(John Kemp is a Reuters market analyst. The views expressed are his own)
By John Kemp
LONDON, July 30 (Reuters) - The United States can extract billions of barrels of otherwise unrecoverable oil by injecting carbon dioxide (CO2) underground and also needs to bury CO2, produced by its reliance on coal for power and industry, to fight climate change.
Until now, the CO2 used for recovering oil has been specially extracted from underground but the government is working to use the lure of oil extraction to encourage the capture and storage of carbon produced from power stations.
Pumping carbon dioxide into depleted fields to recover oil left behind by conventional production methods and waterflooding accounts for more than 300,000 barrels per day (bpd) of U.S. oil output, according to a survey published earlier this year in the Oil and Gas Journal, up from 200,000 bpd in 2004 and less than 100,000 bpd in 1990.
The first commercial-scale carbon dioxide injections to support enhanced oil recovery (EOR) began at Scurry County, Texas in 1972. Since then, the United States has become the largest employer of CO2-EOR technology in the world.
In 2012, CO2 injection was being used to support EOR at more than 100 projects across the United States, up from around 50 in 1990 (“Miscible CO2 now eclipses steam in U.S. EOR production” Oil and Gas Journal, April 2, 2012).
Ironically, given that policymakers are worried about global warming as a result of man-made emissions, almost all the CO2 being used in EOR projects comes from natural sources.
CO2 is produced from underground formations where it occurs naturally, transported by pipeline, then pumped back into depleted oil fields to support oil extraction. There is no net benefit in terms of reduced atmospheric CO2.
Most CO2-EOR projects are concentrated in Texas, Wyoming, Louisiana and Mississippi, close to natural CO2 sources. In contrast, California’s depleted oil fields mostly inject hot steam, producing around 300,000 bpd by this technique in 2012.
Shortages of CO2 from natural sources at reasonable prices have emerged as the main constraint on producing more oil by this method.
“The single largest barrier to expanding CO2 flooding is the lack of substantial volumes of reliable and affordable CO2,” according to a comprehensive survey prepared by Advanced Resources International (ARI), a consultancy firm.
According to the authors, in the Permian Basin of west Texas, as well as Wyoming and Mississippi, EOR output “is constrained by CO2 supply, and CO2 production from currently supply sources is fully committed” (“U.S. oil production potential from accelerated deployment of carbon capture and storage” March 2010).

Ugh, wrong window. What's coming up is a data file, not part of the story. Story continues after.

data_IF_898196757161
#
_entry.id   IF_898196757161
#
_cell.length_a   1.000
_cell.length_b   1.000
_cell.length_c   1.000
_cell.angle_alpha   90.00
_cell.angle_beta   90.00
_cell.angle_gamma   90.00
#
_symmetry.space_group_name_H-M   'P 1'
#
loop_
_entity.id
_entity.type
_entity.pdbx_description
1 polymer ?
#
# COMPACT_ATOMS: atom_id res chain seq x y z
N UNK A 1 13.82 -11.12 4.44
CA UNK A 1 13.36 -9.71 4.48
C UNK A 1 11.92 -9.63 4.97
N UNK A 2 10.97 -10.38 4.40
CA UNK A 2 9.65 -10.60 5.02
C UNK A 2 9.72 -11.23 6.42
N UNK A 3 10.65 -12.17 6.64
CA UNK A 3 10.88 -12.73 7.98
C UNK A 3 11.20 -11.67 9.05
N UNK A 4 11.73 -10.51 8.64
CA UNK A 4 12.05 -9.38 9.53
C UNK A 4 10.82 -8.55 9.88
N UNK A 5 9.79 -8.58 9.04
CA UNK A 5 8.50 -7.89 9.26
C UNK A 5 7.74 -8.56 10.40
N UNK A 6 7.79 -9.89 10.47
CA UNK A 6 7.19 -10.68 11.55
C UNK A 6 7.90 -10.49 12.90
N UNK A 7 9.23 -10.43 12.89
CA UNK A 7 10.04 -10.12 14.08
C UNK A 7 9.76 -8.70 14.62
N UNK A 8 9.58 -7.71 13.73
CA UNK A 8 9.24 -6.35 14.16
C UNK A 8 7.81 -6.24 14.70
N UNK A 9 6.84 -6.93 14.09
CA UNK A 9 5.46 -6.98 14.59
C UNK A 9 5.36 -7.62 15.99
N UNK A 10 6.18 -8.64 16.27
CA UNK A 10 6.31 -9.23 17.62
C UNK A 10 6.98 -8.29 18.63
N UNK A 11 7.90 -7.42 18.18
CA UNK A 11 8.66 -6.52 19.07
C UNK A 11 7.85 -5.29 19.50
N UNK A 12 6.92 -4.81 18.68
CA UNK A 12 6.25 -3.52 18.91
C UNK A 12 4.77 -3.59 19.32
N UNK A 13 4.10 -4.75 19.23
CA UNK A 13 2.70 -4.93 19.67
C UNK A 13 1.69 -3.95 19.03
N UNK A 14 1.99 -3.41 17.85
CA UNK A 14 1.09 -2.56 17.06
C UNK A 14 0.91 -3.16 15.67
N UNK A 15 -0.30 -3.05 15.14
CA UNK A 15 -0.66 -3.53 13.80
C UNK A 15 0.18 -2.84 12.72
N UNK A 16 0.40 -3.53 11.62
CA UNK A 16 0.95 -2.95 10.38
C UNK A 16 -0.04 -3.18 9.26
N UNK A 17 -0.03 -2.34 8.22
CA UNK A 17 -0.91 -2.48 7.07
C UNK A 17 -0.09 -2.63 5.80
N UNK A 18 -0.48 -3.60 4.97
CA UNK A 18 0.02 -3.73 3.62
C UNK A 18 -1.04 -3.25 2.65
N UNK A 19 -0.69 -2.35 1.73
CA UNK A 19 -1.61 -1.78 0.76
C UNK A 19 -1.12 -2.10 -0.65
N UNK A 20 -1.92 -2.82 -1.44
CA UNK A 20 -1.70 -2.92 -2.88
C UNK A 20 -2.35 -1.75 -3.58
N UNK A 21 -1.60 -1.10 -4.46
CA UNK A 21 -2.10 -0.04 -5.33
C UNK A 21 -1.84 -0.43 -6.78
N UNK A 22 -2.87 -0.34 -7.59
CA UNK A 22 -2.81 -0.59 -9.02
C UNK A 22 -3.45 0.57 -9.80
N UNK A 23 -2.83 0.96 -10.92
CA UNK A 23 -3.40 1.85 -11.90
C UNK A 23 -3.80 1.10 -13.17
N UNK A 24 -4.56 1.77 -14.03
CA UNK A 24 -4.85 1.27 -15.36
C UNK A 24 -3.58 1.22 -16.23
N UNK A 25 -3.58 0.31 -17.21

EOR through CO2 injection offers the perfect combination for policymakers concerned about the cost of curbing global warming and anxious to wean the United States off dependence on foreign oil.
From an energy perspective, it promises to extend the life of existing oil fields, and help recover billions of barrels of oil that would otherwise remain “stranded”, unavailable for commercial use.
Most oil fields go through three phases of production during their lifetime. During primary production, oil is produced using the natural pressure of the reservoir. In secondary production, sometimes called “improved oil recovery” (IOR), water or sometimes natural gas is pumped into the reservoir to maintain output as natural pressure falls.
But even after waterflooding, 60 percent or more of the oil originally in place (OOIP) is still typically left in the reservoir. CO2 injection (and other EOR methods) can recover an addition 5-20 percent, depending on the type of oil and the reservoir geology.
The potential for gleaning extra oil from aging fields is therefore enormous. Excluding the deepwater areas of the Gulf of Mexico, the United States was originally endowed with 596 billion barrels of oil, of which 175 billion had been produced by 2008, and another 21 billion had been booked as proved reserves, according to ARI.
That still leaves 400 billion barrels “stranded” after primary and secondary recovery (“Storing CO2 with enhanced oil recovery” May 2008).
According to the Department of Energy’s National Energy Technology Laboratory (NETL), the Wasson Field in West Texas began producing in 1938, and production peaked in the mid 1940s. As natural field pressure and output declined, waterflooding began in 1965 and continued through 1982, by which point the wells were producing far more water than oil.
CO2 injection commenced in 1983. By 1998, the field was still producing 31,500 barrels per day, of which nearly 29,000 were “incremental” barrels attributable to CO2 injection.